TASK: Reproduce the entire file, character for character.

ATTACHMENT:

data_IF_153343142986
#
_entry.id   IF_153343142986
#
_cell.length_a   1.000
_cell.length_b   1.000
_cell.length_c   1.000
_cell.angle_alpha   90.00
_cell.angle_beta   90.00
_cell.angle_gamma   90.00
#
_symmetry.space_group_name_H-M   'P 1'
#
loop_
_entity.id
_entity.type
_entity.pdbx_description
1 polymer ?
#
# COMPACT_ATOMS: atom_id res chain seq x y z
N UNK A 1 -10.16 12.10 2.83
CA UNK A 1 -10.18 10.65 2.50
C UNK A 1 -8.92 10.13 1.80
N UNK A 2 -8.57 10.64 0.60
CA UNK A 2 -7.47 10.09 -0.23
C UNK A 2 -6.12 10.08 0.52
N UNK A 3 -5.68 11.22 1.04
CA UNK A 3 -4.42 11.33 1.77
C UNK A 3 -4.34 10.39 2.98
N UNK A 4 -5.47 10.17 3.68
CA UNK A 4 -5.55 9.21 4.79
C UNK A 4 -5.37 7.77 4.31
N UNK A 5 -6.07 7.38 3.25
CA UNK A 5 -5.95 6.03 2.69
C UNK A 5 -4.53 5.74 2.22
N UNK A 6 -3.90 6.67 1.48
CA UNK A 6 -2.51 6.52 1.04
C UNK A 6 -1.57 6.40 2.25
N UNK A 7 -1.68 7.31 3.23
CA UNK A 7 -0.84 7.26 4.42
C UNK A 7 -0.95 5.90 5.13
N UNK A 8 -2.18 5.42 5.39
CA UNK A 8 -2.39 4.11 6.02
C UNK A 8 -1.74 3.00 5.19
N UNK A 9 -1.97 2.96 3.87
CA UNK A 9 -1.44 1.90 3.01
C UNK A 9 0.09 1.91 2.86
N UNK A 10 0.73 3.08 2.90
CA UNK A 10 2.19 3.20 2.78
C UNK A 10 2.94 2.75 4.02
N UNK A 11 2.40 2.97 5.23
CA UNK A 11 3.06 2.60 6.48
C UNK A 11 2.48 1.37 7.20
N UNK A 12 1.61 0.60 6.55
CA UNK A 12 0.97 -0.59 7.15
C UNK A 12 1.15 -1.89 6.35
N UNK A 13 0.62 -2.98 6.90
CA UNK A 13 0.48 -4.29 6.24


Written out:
data_IF_153343142986
#
_entry.id   IF_153343142986
#
_cell.length_a   1.000
_cell.length_b   1.000
_cell.length_c   1.000
_cell.angle_alpha   90.00
_cell.angle_beta   90.00
_cell.angle_gamma   90.00
#
_symmetry.space_group_name_H-M   'P 1'
#
loop_
_entity.id
_entity.type
_entity.pdbx_description
1 polymer ?
#
# COMPACT_ATOMS: atom_id res chain seq x y z
N UNK A 1 -10.16 12.10 2.83
CA UNK A 1 -10.18 10.65 2.50
C UNK A 1 -8.92 10.13 1.80
N UNK A 2 -8.57 10.64 0.60
CA UNK A 2 -7.47 10.09 -0.23
C UNK A 2 -6.12 10.08 0.52
N UNK A 3 -5.68 11.22 1.04
CA UNK A 3 -4.42 11.33 1.77
C UNK A 3 -4.34 10.39 2.98
N UNK A 4 -5.47 10.17 3.68
CA UNK A 4 -5.55 9.21 4.79
C UNK A 4 -5.37 7.77 4.31
N UNK A 5 -6.07 7.38 3.25
CA UNK A 5 -5.95 6.03 2.69
C UNK A 5 -4.53 5.74 2.22
N UNK A 6 -3.90 6.67 1.48
CA UNK A 6 -2.51 6.52 1.04
C UNK A 6 -1.57 6.40 2.25
N UNK A 7 -1.68 7.31 3.23
CA UNK A 7 -0.84 7.26 4.42
C UNK A 7 -0.95 5.90 5.13
N UNK A 8 -2.18 5.42 5.39
CA UNK A 8 -2.39 4.11 6.02
C UNK A 8 -1.74 3.00 5.19
N UNK A 9 -1.97 2.96 3.87
CA UNK A 9 -1.44 1.90 3.01
C UNK A 9 0.09 1.91 2.86
N UNK A 10 0.73 3.08 2.90
CA UNK A 10 2.19 3.20 2.78
C UNK A 10 2.94 2.75 4.02
N UNK A 11 2.40 2.97 5.23
CA UNK A 11 3.06 2.60 6.48
C UNK A 11 2.48 1.37 7.20
N UNK A 12 1.61 0.60 6.55
CA UNK A 12 0.97 -0.59 7.15
C UNK A 12 1.15 -1.89 6.35
N UNK A 13 0.62 -2.98 6.90
CA UNK A 13 0.48 -4.29 6.24